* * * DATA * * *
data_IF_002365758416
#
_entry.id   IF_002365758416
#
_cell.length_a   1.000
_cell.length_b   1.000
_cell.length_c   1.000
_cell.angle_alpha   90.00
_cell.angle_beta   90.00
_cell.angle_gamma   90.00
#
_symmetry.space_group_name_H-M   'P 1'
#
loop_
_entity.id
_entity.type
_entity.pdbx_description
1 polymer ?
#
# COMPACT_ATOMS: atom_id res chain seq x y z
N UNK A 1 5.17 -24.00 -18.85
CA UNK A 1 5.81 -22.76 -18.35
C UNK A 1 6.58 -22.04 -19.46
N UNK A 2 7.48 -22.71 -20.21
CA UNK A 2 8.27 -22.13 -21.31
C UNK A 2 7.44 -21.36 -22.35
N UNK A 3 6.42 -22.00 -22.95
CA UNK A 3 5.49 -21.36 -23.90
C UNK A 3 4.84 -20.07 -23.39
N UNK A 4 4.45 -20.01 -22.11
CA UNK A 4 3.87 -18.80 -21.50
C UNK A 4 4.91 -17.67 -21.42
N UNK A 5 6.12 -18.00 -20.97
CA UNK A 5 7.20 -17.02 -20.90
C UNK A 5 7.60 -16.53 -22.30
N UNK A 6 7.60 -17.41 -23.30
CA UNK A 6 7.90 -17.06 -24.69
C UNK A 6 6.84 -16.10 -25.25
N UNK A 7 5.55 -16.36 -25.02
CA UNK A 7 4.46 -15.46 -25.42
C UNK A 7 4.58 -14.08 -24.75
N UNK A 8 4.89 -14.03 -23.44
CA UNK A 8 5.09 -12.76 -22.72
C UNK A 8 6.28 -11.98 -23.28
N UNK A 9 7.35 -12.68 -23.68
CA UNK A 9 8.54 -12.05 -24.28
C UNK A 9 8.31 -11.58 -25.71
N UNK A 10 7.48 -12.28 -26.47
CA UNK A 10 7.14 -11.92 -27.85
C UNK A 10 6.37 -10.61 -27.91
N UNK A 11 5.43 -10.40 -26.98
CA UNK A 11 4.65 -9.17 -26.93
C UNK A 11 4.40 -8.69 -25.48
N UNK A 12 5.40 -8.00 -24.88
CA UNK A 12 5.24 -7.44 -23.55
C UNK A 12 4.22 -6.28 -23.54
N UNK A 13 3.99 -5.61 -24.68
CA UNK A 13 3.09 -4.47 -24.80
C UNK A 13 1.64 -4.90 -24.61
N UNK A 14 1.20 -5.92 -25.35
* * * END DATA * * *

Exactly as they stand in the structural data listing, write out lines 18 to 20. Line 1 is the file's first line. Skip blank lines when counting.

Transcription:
1 polymer ?
#
# COMPACT_ATOMS: atom_id res chain seq x y z